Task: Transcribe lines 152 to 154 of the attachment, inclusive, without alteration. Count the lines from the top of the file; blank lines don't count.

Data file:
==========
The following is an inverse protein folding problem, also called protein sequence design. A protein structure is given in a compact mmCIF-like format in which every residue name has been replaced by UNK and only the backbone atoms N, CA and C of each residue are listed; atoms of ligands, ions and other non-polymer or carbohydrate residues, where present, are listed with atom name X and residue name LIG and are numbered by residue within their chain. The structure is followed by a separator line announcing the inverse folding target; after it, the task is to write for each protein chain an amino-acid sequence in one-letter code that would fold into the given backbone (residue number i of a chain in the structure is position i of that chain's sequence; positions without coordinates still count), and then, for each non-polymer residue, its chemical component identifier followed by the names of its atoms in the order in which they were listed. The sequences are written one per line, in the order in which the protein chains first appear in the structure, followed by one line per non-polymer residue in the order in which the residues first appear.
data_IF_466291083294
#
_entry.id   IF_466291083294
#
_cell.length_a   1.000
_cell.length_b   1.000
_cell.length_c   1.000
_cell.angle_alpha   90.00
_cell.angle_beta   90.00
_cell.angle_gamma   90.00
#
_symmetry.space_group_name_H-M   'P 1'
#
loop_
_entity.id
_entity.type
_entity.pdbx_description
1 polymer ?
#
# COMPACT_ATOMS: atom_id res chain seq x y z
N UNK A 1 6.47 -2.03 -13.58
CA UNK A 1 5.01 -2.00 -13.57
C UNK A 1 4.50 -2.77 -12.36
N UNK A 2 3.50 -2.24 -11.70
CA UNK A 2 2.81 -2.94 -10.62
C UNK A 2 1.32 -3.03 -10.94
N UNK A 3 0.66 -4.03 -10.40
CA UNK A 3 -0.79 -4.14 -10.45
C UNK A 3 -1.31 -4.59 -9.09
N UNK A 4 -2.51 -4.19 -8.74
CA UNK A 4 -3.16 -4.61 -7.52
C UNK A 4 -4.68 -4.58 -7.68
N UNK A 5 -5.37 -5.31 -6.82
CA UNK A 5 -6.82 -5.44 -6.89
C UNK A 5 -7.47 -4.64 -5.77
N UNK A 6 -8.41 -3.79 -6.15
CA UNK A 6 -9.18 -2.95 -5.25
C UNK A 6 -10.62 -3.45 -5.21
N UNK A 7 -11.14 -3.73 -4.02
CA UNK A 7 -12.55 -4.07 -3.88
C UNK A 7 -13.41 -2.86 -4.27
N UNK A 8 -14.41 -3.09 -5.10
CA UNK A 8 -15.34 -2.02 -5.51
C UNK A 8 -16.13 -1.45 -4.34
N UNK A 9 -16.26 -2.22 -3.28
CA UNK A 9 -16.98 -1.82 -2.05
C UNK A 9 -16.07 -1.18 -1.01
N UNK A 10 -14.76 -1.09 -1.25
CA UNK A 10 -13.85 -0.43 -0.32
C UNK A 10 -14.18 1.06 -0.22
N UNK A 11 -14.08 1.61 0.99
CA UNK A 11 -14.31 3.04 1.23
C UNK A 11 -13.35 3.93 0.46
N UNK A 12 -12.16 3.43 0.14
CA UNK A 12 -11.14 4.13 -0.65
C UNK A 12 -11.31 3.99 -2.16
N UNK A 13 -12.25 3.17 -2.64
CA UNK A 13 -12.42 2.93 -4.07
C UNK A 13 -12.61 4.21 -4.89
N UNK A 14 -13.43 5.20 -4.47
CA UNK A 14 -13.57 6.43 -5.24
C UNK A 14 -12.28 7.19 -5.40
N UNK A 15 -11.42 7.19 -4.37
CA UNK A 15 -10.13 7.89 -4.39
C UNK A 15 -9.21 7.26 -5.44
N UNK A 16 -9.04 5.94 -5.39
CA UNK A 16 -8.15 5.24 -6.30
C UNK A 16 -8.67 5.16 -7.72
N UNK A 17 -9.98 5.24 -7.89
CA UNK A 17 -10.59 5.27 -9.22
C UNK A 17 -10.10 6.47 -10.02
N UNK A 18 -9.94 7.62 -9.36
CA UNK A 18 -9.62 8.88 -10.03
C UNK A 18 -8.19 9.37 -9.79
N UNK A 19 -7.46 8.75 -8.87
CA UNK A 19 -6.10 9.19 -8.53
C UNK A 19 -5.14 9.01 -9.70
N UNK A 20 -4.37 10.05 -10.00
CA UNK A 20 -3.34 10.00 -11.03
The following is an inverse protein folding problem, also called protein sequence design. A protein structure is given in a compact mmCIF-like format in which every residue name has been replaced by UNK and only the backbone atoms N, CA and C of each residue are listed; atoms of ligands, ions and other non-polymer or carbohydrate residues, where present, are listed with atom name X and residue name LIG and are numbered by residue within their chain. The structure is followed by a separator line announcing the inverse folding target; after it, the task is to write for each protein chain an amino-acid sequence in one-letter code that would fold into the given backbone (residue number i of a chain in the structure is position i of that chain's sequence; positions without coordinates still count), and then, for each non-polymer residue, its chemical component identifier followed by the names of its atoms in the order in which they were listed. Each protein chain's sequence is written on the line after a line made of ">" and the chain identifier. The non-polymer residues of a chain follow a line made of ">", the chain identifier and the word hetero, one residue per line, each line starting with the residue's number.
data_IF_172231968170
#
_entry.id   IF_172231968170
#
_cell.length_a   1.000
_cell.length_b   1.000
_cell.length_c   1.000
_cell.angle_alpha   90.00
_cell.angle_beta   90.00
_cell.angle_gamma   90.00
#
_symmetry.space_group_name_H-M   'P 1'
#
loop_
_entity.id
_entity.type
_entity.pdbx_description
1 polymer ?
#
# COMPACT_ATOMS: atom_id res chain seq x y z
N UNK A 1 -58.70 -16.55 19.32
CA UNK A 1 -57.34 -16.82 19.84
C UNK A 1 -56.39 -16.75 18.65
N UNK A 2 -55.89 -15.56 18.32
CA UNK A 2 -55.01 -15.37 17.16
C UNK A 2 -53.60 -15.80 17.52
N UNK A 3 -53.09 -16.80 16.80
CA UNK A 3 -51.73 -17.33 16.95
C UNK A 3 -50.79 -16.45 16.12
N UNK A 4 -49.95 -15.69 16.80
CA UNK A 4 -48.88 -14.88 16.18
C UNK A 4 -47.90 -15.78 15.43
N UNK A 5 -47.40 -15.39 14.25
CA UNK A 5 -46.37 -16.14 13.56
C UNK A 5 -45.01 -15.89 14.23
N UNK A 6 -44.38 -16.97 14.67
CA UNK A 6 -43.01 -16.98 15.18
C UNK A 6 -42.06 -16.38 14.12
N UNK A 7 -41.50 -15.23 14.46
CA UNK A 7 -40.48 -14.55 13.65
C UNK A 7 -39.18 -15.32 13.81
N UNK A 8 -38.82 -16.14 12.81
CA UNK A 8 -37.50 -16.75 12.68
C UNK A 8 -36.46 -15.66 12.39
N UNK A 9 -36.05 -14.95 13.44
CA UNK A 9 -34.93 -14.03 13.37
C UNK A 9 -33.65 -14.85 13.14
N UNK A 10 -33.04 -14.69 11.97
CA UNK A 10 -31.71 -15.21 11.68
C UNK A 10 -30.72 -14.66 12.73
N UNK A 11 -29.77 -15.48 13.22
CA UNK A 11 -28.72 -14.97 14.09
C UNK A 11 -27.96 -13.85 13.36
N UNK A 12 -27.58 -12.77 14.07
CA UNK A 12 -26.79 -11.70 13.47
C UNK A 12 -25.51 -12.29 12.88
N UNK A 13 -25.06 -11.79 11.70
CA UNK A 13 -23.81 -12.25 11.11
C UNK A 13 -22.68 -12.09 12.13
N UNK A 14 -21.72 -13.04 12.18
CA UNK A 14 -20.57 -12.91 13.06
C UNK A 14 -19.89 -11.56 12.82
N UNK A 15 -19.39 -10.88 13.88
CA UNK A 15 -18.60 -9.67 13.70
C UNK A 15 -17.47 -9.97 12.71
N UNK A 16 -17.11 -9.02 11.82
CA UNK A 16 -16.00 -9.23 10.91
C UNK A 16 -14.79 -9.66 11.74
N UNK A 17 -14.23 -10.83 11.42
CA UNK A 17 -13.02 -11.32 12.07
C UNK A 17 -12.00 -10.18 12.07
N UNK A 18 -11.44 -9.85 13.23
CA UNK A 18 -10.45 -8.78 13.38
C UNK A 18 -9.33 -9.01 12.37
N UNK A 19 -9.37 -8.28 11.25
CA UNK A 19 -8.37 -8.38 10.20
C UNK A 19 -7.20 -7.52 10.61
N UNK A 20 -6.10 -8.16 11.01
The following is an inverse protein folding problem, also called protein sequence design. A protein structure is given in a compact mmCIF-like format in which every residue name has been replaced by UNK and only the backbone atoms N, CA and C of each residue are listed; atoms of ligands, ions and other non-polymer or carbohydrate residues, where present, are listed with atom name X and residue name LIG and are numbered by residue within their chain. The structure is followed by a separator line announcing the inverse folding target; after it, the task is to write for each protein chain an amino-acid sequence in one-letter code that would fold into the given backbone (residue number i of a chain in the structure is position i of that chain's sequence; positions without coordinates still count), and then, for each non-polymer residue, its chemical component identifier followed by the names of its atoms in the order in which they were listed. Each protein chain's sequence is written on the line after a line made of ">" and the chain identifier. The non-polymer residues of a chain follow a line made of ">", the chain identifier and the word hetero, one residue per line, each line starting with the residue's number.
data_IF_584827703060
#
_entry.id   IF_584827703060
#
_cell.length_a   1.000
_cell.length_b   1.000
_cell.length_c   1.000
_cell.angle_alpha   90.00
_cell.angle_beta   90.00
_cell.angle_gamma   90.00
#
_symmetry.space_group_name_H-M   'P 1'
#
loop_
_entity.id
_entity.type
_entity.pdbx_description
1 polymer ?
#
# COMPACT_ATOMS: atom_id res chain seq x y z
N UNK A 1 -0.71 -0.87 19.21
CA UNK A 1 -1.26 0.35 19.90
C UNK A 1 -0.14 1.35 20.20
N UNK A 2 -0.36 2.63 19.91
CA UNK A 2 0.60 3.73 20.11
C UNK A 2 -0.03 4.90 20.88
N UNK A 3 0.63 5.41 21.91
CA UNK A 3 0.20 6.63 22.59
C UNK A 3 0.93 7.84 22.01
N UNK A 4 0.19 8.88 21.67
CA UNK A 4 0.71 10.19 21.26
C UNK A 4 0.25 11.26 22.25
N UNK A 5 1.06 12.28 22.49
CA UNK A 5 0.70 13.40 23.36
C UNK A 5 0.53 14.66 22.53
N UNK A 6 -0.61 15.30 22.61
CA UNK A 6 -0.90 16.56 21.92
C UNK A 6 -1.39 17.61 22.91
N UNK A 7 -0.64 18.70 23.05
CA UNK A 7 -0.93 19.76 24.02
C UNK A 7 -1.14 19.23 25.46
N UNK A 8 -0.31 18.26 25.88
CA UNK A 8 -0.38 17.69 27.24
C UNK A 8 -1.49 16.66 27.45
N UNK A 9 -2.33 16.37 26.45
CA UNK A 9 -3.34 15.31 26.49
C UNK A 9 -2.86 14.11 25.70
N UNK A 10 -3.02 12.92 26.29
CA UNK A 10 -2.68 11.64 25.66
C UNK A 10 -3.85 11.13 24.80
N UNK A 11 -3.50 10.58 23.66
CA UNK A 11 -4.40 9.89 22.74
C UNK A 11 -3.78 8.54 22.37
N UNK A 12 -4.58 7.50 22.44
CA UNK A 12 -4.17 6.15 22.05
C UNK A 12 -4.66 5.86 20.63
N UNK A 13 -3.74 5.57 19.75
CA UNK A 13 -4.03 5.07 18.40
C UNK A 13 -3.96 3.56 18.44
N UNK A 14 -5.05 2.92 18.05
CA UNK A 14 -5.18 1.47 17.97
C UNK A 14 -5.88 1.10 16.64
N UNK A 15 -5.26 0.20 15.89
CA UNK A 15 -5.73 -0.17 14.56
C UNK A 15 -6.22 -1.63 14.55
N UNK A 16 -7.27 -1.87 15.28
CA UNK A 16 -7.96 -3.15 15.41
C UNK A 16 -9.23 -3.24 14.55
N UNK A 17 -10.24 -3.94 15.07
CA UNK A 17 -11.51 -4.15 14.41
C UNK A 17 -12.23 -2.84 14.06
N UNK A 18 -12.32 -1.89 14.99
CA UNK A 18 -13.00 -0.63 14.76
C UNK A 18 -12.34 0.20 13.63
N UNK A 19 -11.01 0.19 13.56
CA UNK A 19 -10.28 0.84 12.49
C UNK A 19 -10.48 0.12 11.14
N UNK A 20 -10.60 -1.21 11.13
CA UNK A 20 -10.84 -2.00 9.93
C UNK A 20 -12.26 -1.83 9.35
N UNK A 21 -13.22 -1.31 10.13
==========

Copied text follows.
C UNK A 17 -12.00 -10.18 12.07
N UNK A 18 -11.44 -9.85 13.23
CA UNK A 18 -10.45 -8.78 13.38